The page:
GM Backs Off From 2010 IPO

Robert Farago
by Robert Farago

GM has jettisoned tens of billions of dollars worth of corporate debt. They’ve folded four out of eight of their U.S. brands (HUMMER, Saab, Saturn and Pontiac). They’ve dismissed white collar workers and contained union health care costs. They’ve shuttered factories, trimmed dealers, revised their marketing strategy and released new products. And they’re still taking in less money than they spend. Until and unless that occurs, or threatens to occur, the chances that the nationalized automaker will de-nationalizing itself are less than the chances that GM lifer and CEO Fritz Henderson will introduce accountability into GM’s cancerous corporate culture. Sure, as mid-term elections approach, the feds may try to game the system, offering some kind of IPO-enabling investor “protection.” But, like a “real” bankruptcy, the idea of a “real” GM IPO in 2010 lies somewhere between utterly preposterous and infinitely delusional. Any investor-pleasing turnaround would require a sudden sea change in consumer confidence in GM’s products and a dramatic, robust recovery in the U.S. car market. And yet, the Boyz at RenCen are talking-up the IPO via Automotive News [sub]. At the same time that they’re playing it down. No surprise there . . .

The board of General Motors Co. will set targets in December that will help determine whether the restructured company is healthy enough to go public in the second half of 2010, CEO Fritz Henderson said.

“Investors will want to know what your targets are going to be, so we need to get that done,” Henderson told Automotive News last week.

On the table, Henderson said, will be targets for earnings, cash flow, debt and other key measures.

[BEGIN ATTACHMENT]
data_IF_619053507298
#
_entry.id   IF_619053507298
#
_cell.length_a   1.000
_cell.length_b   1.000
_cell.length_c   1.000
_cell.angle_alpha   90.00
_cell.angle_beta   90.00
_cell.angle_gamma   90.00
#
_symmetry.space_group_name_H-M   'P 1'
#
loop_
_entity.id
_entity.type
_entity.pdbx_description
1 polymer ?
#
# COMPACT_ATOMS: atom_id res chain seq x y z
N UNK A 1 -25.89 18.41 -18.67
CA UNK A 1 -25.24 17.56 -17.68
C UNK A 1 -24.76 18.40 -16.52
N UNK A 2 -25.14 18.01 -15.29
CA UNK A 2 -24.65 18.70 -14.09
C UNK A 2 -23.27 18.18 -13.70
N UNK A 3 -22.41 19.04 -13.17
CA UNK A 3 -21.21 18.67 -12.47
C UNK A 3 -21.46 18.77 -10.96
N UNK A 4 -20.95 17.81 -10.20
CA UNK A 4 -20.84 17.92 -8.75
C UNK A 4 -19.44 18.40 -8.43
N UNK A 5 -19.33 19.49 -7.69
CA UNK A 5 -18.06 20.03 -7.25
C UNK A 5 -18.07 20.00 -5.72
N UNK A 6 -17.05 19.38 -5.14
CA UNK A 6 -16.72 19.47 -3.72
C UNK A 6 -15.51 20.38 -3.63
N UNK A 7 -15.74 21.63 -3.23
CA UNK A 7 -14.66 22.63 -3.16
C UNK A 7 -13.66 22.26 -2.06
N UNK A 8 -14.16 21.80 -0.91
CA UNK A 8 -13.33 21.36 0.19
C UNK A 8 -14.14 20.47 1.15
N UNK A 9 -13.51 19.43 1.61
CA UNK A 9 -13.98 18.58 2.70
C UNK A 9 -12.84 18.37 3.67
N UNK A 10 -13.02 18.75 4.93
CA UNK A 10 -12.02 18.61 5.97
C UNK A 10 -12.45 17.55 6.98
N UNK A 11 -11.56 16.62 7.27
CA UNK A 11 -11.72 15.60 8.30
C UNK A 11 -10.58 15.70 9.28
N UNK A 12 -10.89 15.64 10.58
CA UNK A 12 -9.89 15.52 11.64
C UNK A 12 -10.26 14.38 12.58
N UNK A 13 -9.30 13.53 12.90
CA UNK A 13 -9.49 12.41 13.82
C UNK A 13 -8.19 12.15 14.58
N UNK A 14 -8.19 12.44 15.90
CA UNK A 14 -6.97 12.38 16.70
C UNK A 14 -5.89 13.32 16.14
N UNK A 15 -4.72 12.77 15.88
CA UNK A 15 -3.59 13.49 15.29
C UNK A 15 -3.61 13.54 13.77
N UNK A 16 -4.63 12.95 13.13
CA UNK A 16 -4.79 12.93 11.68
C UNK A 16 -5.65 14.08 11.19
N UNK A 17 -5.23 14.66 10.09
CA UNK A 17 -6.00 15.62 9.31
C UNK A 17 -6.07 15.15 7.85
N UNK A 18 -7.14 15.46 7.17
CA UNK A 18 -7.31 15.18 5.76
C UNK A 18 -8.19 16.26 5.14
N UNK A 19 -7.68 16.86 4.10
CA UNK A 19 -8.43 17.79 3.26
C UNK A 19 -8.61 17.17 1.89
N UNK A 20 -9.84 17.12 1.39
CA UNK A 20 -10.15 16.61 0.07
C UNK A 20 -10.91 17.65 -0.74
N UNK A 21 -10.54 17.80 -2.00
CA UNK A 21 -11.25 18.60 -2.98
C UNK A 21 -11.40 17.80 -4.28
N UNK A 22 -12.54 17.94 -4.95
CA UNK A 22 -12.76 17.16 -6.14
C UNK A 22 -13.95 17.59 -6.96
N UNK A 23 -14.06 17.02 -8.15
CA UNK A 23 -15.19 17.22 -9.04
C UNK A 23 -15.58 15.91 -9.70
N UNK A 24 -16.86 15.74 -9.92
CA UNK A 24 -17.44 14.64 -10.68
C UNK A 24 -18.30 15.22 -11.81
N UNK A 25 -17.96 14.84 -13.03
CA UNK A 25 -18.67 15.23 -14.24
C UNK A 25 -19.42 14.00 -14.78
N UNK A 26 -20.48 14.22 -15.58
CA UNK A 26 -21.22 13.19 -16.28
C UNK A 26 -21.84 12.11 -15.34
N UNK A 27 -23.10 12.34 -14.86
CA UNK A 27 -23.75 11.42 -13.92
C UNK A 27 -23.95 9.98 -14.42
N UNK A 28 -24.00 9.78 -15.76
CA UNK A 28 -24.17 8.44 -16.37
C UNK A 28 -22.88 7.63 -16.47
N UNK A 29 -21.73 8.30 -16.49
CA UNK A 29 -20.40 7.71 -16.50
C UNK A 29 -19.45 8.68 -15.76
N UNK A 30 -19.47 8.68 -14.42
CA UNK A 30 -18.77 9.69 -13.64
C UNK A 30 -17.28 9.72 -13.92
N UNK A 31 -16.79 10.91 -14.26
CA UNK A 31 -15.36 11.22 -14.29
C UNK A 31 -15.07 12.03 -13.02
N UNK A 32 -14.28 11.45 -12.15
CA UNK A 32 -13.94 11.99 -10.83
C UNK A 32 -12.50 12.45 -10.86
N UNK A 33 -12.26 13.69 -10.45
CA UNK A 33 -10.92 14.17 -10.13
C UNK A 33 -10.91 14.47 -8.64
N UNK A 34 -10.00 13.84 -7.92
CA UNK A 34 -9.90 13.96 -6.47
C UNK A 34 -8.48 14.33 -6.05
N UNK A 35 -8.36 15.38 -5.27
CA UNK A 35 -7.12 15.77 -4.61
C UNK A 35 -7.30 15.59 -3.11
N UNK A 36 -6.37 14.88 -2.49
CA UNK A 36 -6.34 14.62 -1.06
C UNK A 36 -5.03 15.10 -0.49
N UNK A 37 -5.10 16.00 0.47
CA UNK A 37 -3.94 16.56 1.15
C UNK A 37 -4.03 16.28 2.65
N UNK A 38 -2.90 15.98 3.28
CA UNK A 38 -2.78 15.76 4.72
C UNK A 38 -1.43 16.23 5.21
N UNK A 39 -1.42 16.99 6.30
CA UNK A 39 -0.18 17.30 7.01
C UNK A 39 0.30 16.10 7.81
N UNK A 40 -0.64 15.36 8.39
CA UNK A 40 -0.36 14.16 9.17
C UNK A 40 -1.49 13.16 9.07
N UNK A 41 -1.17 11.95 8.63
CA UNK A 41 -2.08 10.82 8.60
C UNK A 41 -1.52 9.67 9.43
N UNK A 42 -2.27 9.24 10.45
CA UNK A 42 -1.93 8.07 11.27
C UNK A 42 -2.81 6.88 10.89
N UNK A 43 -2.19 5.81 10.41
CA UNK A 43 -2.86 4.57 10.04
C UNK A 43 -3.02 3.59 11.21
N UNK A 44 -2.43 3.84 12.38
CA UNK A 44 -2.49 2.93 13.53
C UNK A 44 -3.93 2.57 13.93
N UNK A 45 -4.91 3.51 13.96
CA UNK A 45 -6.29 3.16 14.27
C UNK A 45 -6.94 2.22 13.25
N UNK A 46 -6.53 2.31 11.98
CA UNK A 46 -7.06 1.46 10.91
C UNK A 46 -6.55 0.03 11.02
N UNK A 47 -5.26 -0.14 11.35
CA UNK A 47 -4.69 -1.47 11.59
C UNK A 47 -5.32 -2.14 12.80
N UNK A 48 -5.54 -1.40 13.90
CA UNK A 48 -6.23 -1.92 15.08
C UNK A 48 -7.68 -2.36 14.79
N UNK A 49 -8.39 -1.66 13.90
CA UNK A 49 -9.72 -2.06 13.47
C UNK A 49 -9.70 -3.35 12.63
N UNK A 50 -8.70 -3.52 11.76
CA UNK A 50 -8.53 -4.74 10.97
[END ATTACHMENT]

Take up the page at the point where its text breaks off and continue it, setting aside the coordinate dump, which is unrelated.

Auto market conditions late next year also will bear on a decision to go public, he said — and those conditions are impossible to predict.

So, NOT selling the government’s share to the General’s public is now on the cards. In other words, New GM’s old management is preparing for failure. CYA rules! Again. Still. But accepting the whole leopard non-spot changing thing doesn’t make it any less excruciating to contemplate the simple, inescapable fact that New GM should have sorted their shit out before bankruptcy. That they didn’t, and still managed to hoover-up well over $60 billion in taxpayer subsidies, is a symbol of everything that’s wrong with Detroit and Washington.

“Performance is the most important determinant,” Henderson said. “You can do all the work to facilitate it, but if you’re not performing, you’re still not going to have a successful public offering.”

Notice Fritz’s deployment of the impersonal pronoun: “you” instead of “I” or “we.” It’s a verbal tic used by professional athletes (and others) to distance themselves from failure. Other than, say, the Cadillac CTS Sportswagon. you couldn’t ask for a more ominous sign of impending doom. Signs? We don’t need no stinking signs!

Henderson said an IPO will be governed by the automaker’s financial performance relative to investors’ expectations.

Investors will want GM to “set performance expectations for ourselves and ultimately for investors if we go [public] in 2010, and then perform against it,” he said.

Henderson wants good numbers for earnings, operating cash flow and debt, among other things.

Define “good.” Then riddle me this: good for whom? Fritz and his mob, GM’s Chairman of the Board (“We win!”), the Presidential Task Force on Automobiles (remember them?) or U.S. taxpayers? No? How about a reality check, then?